Is the set of rational numbers of absolute value $\geq 1$ together with $0$ a group under addition?

Is the set of rational numbers of absolute value $\geq 1$ together with $0$ a group under addition?

My Attemtped Proof

Put $G = \{ q \in \mathbb{Q} \ | \ |q| \geq 1 \ \text{or } q =0 \}$

Let $B = (G, +)$ where $+ : G \times G \to G$. We need to prove or disprove that $B$ is a group.

Denote $+_{Q}$ to be the usual binary addition operator on $\mathbb{Q}$. In other words $+_{Q} : \mathbb{Q} \times \mathbb{Q} \to \mathbb{Q}$.

Now take $a, b, c \in G$.

$(*)$ To show assosciativity of the $+$ operator we need to show $|a \ +_{Q} \ | b \ +_{Q} \ c || = | | a \ +_{Q} \ b | \ +_{Q} \ c|$. In other words $a + (b+c) \iff |a \ +_{Q} \ | b \ +_{Q} \ c ||$

If we take $a =3$, $b = -2$ and $C=1$, we can see that this doesn't hold, and thus $+$ is not assosciative on $G$, and thus $B$ cannot be a group. $\square$

Firstly is my proof correct? If so how rigorous is it? Any comments with regards to my proof writing is greatly appreciated. Finally is doing something like I did with the $(*)$ part of my proof a usual technique in abstract/modern algebra?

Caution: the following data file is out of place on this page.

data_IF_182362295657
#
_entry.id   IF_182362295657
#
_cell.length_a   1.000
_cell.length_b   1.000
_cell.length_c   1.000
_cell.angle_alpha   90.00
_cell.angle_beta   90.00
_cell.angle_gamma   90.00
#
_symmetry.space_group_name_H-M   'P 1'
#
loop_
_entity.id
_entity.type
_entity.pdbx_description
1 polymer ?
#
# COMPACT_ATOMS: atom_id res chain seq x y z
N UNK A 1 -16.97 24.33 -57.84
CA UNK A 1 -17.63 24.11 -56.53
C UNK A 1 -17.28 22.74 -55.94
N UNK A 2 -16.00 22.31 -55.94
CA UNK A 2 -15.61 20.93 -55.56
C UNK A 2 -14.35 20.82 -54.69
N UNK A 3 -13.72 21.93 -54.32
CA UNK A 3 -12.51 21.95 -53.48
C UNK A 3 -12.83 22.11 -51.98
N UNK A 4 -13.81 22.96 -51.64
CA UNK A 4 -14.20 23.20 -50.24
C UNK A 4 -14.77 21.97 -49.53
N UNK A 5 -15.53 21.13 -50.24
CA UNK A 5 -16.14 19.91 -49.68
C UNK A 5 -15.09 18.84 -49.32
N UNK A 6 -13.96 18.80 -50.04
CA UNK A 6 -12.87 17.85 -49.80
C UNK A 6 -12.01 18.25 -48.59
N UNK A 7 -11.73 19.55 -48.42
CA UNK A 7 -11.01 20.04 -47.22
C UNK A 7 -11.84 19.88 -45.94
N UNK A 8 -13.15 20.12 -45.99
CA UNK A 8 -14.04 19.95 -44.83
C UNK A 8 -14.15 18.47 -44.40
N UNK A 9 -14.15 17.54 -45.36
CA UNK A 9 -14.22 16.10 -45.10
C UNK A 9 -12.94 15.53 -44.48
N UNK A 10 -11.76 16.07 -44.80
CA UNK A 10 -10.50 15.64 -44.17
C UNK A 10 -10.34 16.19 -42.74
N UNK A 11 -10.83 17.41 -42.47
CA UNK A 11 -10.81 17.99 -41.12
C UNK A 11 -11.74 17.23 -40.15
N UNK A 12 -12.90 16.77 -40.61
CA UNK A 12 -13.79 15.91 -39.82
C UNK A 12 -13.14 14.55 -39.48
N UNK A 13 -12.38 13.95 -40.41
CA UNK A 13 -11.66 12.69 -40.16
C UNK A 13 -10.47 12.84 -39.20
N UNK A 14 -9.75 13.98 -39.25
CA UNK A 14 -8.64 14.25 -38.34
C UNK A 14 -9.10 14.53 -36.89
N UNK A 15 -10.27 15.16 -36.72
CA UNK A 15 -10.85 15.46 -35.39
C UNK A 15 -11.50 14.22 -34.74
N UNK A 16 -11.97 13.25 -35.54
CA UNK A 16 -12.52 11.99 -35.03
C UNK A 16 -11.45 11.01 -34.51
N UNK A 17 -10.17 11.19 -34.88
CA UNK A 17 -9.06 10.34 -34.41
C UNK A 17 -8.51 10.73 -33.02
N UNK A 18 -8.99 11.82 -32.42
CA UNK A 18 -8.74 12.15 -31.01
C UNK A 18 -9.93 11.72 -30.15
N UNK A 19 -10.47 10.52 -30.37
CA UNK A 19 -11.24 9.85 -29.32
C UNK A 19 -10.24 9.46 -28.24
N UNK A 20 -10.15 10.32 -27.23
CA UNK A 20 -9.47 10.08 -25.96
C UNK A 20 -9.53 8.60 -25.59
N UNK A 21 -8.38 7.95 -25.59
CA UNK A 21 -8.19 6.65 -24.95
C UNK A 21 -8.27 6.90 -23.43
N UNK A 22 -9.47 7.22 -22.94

• Your proof is correct. Also this is not a binary operation take $a=1$ $b=-3/2$ and then $a+b \not\in G$. Hence it is not a group. If I were you, I would start with closure verification first before proceeding to associativity. That does not mean what you did is not correct, it's just an observation. – Anurag A Dec 25 '16 at 8:58
• @Anurag Actually the proof is not correct since clearly the operation is associative whenever it is defined (and this was not the conclusion here). – Tobias Kildetoft Dec 25 '16 at 9:07
• And "$a + (b+c) \iff |a \ +_{Q} \ | b \ +_{Q} \ c ||$" does not even make sense; the $\iff$ symbol should connect things with trust values, but here it is used between expressions. – Henning Makholm Dec 25 '16 at 9:48
• @HenningMakholm. If you don't mind me asking, what exactly are trust values? I've never heard of them before and Google is of no help here – Perturbative Dec 25 '16 at 9:53
• @Perturbative: Whoops, that was a typo -- I meant to write "truth values". – Henning Makholm Dec 25 '16 at 9:54

When it says "under addition", that means that the operation is just ordinary addition. That is, to add $a,b\in G$, you just take the ordinary sum that you've written $a+_Qb$, not $|a+_Qb|$. So while you've proven the latter operation is not associative, that's irrelevant to the problem.